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Tennis is a racquet sport that can be played individually against a single opponent (singles) or

between two teams of two players each (doubles). Each player uses a racquet that is strung with
cord to strike a hollow rubber ball covered with felt over or around a net and into the
opponent's court. The object of the game is to play the ball in such a way that the opponent is not
able to play a good return. The opponent who is unable to return the ball will not gain a point, while
the opposite opponent will.
Tennis is an Olympic sport and is played at all levels of society and at all ages. Tennis is played by
millions of recreational players and is also a popular worldwide spectator sport. The four Grand Slam
tournaments (also referred to as the "Majors") are especially popular: the Australian Open played
on hard courts, the French Open played on red clay courts, Wimbledon played on grass courts, and
the US Open played also on hard courts.

Tennis is played on a rectangular, flat surface, usually grass, clay, or a hardcourt of concrete,
asphalt, or acrylic; occasionally carpet is used for indoor play. The court is 78 feet (23.77 m) long,
and 27 feet (8.23 m) wide for singles matches and 36 ft (10.97 m) for doubles matches. A net is
stretched across the full width of the court, parallel with the baselines, dividing it into two equal ends.

The lines that delineate the width of the court are called the baseline and the service line. The short
mark in the center of each baseline is referred to as the center mark. The outermost lines that make
up the length are called the doubles sidelines. These are the boundaries used when doubles is
being played. The lines to the inside of the doubles sidelines are the singles sidelines and are used
as boundaries in singles play. The area between a doubles sideline and the nearest singles sideline

is called the doubles alley, which is considered playable in doubles play. The line that runs across
the center of a player's side of the court is called the service line because the serve must be
delivered into the area between the service line and the net on the receiving side. Despite its name,
this is not where a player legally stands when making a serve.
The line dividing the service line in two is called the center line or center service line. The boxes this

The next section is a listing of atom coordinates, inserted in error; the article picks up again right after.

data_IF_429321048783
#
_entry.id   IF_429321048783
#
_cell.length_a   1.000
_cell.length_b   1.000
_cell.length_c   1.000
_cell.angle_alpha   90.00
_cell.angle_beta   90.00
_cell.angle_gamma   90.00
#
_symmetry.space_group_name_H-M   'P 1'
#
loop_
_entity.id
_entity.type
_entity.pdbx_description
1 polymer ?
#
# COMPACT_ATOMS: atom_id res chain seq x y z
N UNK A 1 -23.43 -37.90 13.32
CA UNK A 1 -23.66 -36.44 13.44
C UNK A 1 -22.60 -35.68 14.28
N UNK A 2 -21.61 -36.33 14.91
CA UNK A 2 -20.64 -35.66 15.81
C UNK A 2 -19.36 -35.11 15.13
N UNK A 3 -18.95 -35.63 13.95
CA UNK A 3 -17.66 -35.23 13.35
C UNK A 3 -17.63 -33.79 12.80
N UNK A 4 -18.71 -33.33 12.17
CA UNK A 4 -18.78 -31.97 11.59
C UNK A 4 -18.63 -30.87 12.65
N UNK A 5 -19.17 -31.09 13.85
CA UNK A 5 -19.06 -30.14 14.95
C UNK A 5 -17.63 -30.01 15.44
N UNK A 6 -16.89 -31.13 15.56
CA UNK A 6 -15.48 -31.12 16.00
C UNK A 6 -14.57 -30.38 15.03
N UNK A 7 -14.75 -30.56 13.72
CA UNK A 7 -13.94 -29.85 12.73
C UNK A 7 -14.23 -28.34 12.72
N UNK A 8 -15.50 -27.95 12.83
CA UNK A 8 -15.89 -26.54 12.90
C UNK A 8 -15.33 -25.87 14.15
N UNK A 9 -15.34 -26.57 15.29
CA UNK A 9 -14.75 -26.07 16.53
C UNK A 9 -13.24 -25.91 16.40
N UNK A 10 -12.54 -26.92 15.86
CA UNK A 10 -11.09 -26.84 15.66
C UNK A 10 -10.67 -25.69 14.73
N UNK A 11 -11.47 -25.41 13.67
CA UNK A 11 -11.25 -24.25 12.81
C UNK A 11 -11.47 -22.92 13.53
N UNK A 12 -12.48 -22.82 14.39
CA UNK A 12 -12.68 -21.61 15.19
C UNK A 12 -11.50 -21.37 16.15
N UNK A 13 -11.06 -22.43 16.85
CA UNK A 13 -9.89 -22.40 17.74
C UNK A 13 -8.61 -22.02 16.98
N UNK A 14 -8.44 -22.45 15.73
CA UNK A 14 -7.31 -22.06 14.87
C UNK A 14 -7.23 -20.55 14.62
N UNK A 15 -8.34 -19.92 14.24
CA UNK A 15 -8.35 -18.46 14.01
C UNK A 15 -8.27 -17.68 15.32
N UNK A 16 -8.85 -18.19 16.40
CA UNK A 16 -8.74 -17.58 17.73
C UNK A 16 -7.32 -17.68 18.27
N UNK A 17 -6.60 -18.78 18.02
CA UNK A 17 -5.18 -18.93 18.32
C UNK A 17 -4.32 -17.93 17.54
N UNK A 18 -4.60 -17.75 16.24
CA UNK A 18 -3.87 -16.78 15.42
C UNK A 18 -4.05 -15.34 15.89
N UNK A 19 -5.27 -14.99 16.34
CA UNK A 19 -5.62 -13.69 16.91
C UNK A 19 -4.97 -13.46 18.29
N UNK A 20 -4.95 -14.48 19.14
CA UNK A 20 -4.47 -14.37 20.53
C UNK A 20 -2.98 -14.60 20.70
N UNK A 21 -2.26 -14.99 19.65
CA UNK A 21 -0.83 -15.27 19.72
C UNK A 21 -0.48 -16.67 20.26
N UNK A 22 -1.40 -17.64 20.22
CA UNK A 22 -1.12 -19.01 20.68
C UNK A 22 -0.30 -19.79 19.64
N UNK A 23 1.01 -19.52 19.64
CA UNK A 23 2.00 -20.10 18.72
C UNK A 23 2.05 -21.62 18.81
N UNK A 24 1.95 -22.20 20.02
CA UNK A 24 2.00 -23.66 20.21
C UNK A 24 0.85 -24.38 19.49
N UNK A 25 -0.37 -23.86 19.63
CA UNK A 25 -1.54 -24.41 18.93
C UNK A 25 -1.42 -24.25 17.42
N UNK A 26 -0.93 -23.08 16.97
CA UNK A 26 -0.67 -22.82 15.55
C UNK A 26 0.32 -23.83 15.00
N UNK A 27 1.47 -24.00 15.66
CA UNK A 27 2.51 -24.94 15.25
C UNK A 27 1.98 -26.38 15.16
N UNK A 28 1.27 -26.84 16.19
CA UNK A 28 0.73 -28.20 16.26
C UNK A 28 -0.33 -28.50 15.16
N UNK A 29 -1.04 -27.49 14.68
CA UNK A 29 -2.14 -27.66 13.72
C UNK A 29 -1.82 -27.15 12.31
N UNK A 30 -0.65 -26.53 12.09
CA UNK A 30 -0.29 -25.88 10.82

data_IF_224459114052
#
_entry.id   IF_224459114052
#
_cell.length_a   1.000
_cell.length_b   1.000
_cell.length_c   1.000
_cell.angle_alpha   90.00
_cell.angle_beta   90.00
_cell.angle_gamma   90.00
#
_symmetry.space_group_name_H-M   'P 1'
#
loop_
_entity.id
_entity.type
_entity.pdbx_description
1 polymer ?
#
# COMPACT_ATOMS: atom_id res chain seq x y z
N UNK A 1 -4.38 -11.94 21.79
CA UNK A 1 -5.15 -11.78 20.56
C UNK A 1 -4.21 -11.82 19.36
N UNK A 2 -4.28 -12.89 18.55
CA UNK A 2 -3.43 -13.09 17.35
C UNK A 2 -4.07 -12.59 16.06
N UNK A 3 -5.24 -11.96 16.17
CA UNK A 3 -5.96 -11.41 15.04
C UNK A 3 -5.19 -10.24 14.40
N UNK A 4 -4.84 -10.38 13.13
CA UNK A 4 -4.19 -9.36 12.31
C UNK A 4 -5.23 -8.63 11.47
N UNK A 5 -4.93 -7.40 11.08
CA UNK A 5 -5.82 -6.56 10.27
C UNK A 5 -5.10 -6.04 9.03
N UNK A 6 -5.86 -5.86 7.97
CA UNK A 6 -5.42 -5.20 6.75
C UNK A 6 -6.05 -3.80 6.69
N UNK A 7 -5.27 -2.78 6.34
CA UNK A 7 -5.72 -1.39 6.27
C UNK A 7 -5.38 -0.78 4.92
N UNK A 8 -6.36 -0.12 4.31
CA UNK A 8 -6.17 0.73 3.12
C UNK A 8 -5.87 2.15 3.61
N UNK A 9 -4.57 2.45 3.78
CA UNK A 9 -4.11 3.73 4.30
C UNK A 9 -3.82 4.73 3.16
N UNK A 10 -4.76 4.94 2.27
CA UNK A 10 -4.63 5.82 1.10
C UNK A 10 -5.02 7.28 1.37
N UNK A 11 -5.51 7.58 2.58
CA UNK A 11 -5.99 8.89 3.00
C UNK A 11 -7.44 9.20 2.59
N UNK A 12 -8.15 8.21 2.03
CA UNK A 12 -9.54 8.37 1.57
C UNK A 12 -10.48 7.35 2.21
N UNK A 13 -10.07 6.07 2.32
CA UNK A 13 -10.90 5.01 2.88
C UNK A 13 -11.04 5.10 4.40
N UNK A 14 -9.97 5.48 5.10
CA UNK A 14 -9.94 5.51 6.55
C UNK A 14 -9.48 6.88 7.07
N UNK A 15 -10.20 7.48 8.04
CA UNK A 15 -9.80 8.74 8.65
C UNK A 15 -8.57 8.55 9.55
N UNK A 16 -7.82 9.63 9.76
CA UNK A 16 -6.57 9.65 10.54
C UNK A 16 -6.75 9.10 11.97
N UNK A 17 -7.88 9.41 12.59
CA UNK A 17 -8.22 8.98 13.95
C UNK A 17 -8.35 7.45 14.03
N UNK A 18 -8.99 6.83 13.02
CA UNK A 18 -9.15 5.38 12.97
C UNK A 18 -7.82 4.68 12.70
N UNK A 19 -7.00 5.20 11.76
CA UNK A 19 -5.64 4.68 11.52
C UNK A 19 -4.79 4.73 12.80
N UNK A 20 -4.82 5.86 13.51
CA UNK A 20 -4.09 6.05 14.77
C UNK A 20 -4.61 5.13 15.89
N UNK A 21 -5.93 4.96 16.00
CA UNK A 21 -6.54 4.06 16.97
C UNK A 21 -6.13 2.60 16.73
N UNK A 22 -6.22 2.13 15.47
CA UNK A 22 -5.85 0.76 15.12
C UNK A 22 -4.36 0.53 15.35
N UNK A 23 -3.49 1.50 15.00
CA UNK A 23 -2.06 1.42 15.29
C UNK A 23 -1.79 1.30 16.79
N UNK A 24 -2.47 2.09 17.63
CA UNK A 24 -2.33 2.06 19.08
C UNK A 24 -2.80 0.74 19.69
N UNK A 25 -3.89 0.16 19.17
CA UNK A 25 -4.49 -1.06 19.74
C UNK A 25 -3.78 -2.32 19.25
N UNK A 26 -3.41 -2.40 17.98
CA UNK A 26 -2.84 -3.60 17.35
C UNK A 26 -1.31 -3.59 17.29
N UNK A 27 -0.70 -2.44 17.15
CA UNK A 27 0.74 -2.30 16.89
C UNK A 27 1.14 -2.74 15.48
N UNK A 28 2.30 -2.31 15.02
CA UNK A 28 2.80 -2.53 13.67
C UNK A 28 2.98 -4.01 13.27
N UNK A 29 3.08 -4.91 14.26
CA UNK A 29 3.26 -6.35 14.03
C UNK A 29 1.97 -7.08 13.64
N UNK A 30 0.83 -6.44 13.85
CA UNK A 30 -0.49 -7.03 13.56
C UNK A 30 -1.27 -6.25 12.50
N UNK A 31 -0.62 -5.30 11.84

center line creates are called the service boxes; depending on a player's position, he or she will have
to hit the ball into one of these when serving.[45] A ball is out only if none of it has hit the line or the
area inside the lines upon its first bounce. All the lines are required to be between 1 and 2 inches
(51 mm) in width. The baseline can be up to 4 inches (100 mm) wide.

Play of a single point

The players start on opposite sides of the net. One player is designated the server, and the opposing
player is the receiver. The choice to be server or receiver in the first game and the choice of ends is
decided by a toss before the warm-up starts. Service alternates game by game between the two
players For each point, the server starts behind the baseline, between the center mark and the
sideline. The receiver may start anywhere on their side of the net. When the receiver is ready, the
server will serve, although the receiver must play to the pace of the server.
In a legal service, the ball travels over the net (without touching it) and into the diagonally opposite
service box. If the ball hits the net but lands in the service box, this is a let ornet service, which is
void, and the server retakes that serve. The player can serve any number of let services in a point
and they are always treated as voids and not as faults. A fault is a serve that falls long or wide of the
service box, or does not clear the net. There is also a "foot fault", which occurs when a player's foot
touches the baseline or an extension of the center mark before the ball is hit. If the second service is
also a fault, the server double faults, and the receiver wins the point. However, if the serve is in, it is
considered a legal service.
A legal service starts a rally, in which the players alternate hitting the ball across the net. A legal
return consists of the player or team hitting the ball before it has bounced twice or hit any fixtures
except the net, provided that it still falls in the server's court. A player or team cannot hit the ball
twice in a row. The ball must travel past the net into the other players' court. A ball that hits the net
during a rally is still considered a legal return. The first player or team to fail to make a legal return
loses the point. The server then moves to the other side of the service line at the start of a new point.